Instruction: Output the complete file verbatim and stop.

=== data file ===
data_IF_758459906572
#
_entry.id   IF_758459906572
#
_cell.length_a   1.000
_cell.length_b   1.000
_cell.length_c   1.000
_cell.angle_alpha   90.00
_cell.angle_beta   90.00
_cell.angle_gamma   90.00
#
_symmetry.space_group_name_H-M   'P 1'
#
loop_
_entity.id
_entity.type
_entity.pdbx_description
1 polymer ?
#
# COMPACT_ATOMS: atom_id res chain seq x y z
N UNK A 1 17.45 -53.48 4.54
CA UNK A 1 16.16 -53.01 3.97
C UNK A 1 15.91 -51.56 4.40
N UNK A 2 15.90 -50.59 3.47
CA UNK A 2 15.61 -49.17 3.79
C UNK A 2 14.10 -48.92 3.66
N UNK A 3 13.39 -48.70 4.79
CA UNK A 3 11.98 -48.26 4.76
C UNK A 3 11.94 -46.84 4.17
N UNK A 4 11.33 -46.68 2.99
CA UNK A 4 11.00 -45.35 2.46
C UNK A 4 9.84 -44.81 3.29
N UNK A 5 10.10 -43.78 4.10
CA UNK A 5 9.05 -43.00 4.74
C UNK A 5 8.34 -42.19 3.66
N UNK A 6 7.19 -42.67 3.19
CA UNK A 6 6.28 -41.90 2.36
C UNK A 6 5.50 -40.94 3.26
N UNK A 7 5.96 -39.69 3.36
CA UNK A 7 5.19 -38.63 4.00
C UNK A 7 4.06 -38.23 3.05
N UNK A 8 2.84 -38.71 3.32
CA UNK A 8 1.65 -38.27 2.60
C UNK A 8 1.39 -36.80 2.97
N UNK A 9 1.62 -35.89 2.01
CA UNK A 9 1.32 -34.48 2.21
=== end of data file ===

data_IF_758459906572
#
_entry.id   IF_758459906572
#
_cell.length_a   1.000
_cell.length_b   1.000
_cell.length_c   1.000
_cell.angle_alpha   90.00
_cell.angle_beta   90.00
_cell.angle_gamma   90.00
#
_symmetry.space_group_name_H-M   'P 1'
#
loop_
_entity.id
_entity.type
_entity.pdbx_description
1 polymer ?
#
# COMPACT_ATOMS: atom_id res chain seq x y z
N UNK A 1 17.45 -53.48 4.54
CA UNK A 1 16.16 -53.01 3.97
C UNK A 1 15.91 -51.56 4.40
N UNK A 2 15.90 -50.59 3.47
CA UNK A 2 15.61 -49.17 3.79
C UNK A 2 14.10 -48.92 3.66
N UNK A 3 13.39 -48.70 4.79
CA UNK A 3 11.98 -48.26 4.76
C UNK A 3 11.94 -46.84 4.17
N UNK A 4 11.33 -46.68 2.99
CA UNK A 4 11.00 -45.35 2.46
C UNK A 4 9.84 -44.81 3.29
N UNK A 5 10.10 -43.78 4.10
CA UNK A 5 9.05 -43.00 4.74
C UNK A 5 8.34 -42.19 3.66
N UNK A 6 7.19 -42.67 3.19
CA UNK A 6 6.28 -41.90 2.36
C UNK A 6 5.50 -40.94 3.26
N UNK A 7 5.96 -39.69 3.36
CA UNK A 7 5.19 -38.63 4.00
C UNK A 7 4.06 -38.23 3.05
N UNK A 8 2.84 -38.71 3.32
CA UNK A 8 1.65 -38.27 2.60
C UNK A 8 1.39 -36.80 2.97
N UNK A 9 1.62 -35.89 2.01
CA UNK A 9 1.32 -34.48 2.21